After saying for years he wanted to invent a board game, Marc Neidlinger finally decided it was time to roll the dice.
“I said to myself, if I don’t do it now, I never will,” the Vancouver resident said. “If I don’t do it today, when? If you can’t answer that, it means it’s never going to happen. I’ll go to my grave never making a board game.”
That was two years ago. His game, Epoch: The Awakening, appeared on the online crowdfunding website Kickstarter this week and reached its goal of $30,000 in contributions within 24 hours. Neidlinger said the day was “pretty overwhelming.”
“I hope it inspires other people to do the same thing — if they want to start their own business or write that book or something,” he said. “Maybe they decide to start that book. That’s the heart of what I’m trying to do.”
Besides inspiring the masses, Neidlinger is well on his way to raising about $60,000 in contributions before hitting the market, he said. The game will retail for close to $70.
Epoch: The Awakening pits players in the role of a scoundrel looking to atone for his past. Players crusade across a hexagonal game board, winning companions, items and boosts to their heroes’ constitutions.
Its gameplay is steeped in traditional, high fantasy. Players roll a die, and are then battling monsters or wielding magic. If the spectrum stretches from Candy Land to Dungeons & Dragons, the game falls much closer to the latter.
“It’s a heavy game, it’s got some depth to it,” Neidlinger said. “This is a game for people who enjoy deep, high-strategy board games.”
Bringing the idea from the drawing board into a working prototype was a journey unto its own, Neidlinger said.
As a longtime player of tabletop games, Neidlinger said he had been toying with this idea for over a decade. Once he decided to pursue it, he enlisted hundreds of fellow board game fans to flesh out rules to make it unique and fun.
“They give you ideas of what they liked and didn’t like, what they thought was funny, what they thought was boring,” he said. “You have to get massive amounts of research and data to finalize a game that’s going to have appeal with a broad demographic.”
Paid staff members for Epoch’s development included a sculptor in Portugal, more than a dozen illustrators scattered around the world, and an Australian voice actor.
Neidlinger, a Portland native, studied graphic design at Western Oregon University. He moved to Vancouver 17 years ago when he founded his first digital marketing firm, which has since been sold and succeeded by his new company Blue Blazes.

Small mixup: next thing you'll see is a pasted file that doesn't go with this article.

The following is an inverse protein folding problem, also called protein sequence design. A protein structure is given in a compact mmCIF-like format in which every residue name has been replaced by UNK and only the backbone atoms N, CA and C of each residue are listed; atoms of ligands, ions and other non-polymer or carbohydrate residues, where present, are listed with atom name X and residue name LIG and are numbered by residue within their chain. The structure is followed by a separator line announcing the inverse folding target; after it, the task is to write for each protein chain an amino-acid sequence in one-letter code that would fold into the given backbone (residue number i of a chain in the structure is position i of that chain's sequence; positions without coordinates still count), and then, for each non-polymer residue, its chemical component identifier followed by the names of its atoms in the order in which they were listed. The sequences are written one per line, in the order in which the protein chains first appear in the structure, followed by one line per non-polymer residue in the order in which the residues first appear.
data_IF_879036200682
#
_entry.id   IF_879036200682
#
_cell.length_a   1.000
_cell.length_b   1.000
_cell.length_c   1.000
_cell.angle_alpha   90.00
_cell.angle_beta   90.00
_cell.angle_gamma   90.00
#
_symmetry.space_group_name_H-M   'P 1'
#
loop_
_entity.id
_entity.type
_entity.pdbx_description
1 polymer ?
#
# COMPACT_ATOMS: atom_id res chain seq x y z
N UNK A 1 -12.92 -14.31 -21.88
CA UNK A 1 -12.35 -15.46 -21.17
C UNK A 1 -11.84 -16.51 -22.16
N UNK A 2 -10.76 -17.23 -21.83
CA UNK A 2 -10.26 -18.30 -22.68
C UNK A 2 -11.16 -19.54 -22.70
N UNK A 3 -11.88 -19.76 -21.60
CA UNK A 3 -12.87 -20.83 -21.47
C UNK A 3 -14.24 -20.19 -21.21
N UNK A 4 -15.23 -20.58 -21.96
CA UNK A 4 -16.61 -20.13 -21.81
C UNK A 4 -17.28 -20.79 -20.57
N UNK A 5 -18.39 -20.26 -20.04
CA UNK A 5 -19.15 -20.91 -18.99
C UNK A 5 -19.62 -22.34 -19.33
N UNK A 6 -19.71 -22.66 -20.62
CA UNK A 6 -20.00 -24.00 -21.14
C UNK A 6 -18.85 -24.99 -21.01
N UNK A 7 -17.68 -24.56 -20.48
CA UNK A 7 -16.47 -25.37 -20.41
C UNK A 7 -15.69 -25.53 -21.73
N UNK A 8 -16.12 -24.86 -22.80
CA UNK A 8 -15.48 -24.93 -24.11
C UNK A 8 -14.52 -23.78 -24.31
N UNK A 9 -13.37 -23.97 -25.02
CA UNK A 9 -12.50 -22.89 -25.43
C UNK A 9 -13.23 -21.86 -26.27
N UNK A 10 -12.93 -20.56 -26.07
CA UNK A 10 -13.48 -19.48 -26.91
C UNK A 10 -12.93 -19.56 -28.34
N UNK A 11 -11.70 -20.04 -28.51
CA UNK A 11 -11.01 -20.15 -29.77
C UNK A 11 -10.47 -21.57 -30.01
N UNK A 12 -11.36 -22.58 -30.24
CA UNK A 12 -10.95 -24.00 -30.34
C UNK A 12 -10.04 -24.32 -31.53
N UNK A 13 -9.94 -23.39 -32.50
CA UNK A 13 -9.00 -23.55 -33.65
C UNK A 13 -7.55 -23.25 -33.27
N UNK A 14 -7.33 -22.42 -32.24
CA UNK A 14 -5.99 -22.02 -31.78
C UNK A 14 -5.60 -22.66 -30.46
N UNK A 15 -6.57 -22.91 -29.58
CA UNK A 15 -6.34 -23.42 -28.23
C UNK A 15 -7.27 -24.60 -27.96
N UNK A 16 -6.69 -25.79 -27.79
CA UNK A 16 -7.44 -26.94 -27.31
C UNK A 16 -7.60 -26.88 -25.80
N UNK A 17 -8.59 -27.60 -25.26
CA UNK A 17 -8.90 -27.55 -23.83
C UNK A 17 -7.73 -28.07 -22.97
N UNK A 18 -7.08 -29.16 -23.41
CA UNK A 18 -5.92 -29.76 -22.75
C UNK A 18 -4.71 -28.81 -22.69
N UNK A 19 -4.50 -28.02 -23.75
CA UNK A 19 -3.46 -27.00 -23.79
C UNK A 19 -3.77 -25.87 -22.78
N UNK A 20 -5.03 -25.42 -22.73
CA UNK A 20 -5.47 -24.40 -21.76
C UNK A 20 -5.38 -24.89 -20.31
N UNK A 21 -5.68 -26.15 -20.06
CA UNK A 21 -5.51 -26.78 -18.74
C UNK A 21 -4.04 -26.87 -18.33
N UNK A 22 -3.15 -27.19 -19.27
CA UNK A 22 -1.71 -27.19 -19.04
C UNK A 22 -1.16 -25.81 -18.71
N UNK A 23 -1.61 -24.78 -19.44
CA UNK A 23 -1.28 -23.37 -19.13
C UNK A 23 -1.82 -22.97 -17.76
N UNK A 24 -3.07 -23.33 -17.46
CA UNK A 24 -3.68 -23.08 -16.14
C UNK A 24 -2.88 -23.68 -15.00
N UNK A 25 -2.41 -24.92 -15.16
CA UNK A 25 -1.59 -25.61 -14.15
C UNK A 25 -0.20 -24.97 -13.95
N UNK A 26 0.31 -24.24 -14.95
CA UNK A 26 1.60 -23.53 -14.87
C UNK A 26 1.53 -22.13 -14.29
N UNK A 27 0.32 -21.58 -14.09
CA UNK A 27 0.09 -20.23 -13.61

Blue Blazes in downtown Vancouver has clients in various industries in Portland, Vancouver and as far away as Manhattan. A sister company Orange Nebula, also headed by Neidlinger, made Epoch.
Neidlinger said his background in marketing and graphic design played a big role in making the game a reality.
“I was able to leverage my experience in branding, graphic design and storytelling to execute the Kickstarter (campaign) and market the game,” he said. “Designing the game was a brand new venture and I had to start from ground zero.”
The actual Kickstarter page is loaded with artwork, instructional videos and pictures of prototypes. It offers different tiers of rewards based on the amount of money a contributor can kick in. It even features a prologue that details the game’s backstory, narrated by the Australian voice actor.
Neidlinger declined to say how much he invested in the project because he didn’t expect to make a lot of profit, but he didn’t mind.
“It’s not about the money. I would love for it to fund well and recoup what I’ve dropped into it,” he said.
By Thursday afternoon, contributors on Kickstarter had donated $38,000.
With Epoch, Neidlinger is following a well-trodden path in a quietly powerful industry.
According to New York-based market research firm NPD Group, the board game industry grew by 28 percent last year. As reported by Adweek, global sales last year racked up $9.6 billion, up from $9.3 billion in 2013.
The genre’s superstars — besides the classics of Monopoly or Clue — include names such as Cards Against Humanity or Exploding Kittens. Those games also got their starts on Kickstarter.
The industry has grown largely as a backlash of modern game culture, Neidlinger said. Board games are like an asylum from the sorts of games that have people glued to the screen, which Neidlinger called “overkill for the senses.”
“In a highly digital culture like ours, where you’re so connected to your devices and your phone, people just want to relax and bring the board game out. It’s very analog,” he said.
That trend has grown with the millennial generation and the growing popularity of a game such as Settlers of Catan, which was created over 20 years ago. Neidlinger calls Settlers a “gateway game” that leads many people into his world.
“That’s between a family game, a party game and the sort of hardcore game,” he said. “It’s fun, a lot of people love that game.”
All that being said, he doesn’t assume Epoch will be a smashing success. He said he’s been approached by three companies already who want to help distribute, but he’s staying cautiously optimistic.
“I probably won’t make very much money on this one. My next game might go higher,” he said.